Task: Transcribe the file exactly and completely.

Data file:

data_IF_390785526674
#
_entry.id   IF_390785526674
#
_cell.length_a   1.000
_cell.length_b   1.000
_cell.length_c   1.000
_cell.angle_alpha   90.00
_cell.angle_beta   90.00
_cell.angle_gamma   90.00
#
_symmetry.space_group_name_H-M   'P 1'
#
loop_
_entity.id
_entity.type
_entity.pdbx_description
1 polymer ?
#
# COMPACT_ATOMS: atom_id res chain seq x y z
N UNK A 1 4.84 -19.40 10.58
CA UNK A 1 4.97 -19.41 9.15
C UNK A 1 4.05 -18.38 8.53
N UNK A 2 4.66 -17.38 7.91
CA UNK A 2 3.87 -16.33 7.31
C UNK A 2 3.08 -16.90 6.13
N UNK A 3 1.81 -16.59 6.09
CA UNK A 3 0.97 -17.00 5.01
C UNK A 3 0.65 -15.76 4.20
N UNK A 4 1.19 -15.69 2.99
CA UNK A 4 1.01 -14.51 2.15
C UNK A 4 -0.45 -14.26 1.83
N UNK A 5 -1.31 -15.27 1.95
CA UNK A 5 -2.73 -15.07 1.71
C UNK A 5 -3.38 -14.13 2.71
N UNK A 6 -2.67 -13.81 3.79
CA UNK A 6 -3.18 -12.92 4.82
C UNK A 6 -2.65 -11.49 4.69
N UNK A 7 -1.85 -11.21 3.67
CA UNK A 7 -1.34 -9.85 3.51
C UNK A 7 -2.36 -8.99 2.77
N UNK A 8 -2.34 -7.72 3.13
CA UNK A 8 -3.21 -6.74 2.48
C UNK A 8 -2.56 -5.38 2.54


data_IF_390785526674
#
_entry.id   IF_390785526674
#
_cell.length_a   1.000
_cell.length_b   1.000
_cell.length_c   1.000
_cell.angle_alpha   90.00
_cell.angle_beta   90.00
_cell.angle_gamma   90.00
#
_symmetry.space_group_name_H-M   'P 1'
#
loop_
_entity.id
_entity.type
_entity.pdbx_description
1 polymer ?
#
# COMPACT_ATOMS: atom_id res chain seq x y z
N UNK A 1 4.84 -19.40 10.58
CA UNK A 1 4.97 -19.41 9.15
C UNK A 1 4.05 -18.38 8.53
N UNK A 2 4.66 -17.38 7.91
CA UNK A 2 3.87 -16.33 7.31
C UNK A 2 3.08 -16.90 6.13
N UNK A 3 1.81 -16.59 6.09
CA UNK A 3 0.97 -17.00 5.01
C UNK A 3 0.65 -15.76 4.20
N UNK A 4 1.19 -15.69 2.99
CA UNK A 4 1.01 -14.51 2.15
C UNK A 4 -0.45 -14.26 1.83
N UNK A 5 -1.31 -15.27 1.95
CA UNK A 5 -2.73 -15.07 1.71
C UNK A 5 -3.38 -14.13 2.71
N UNK A 6 -2.67 -13.81 3.79
CA UNK A 6 -3.18 -12.92 4.82
C UNK A 6 -2.65 -11.49 4.69
N UNK A 7 -1.85 -11.21 3.67
CA UNK A 7 -1.34 -9.85 3.51
C UNK A 7 -2.36 -8.99 2.77
N UNK A 8 -2.34 -7.72 3.13
CA UNK A 8 -3.21 -6.74 2.48
C UNK A 8 -2.56 -5.38 2.54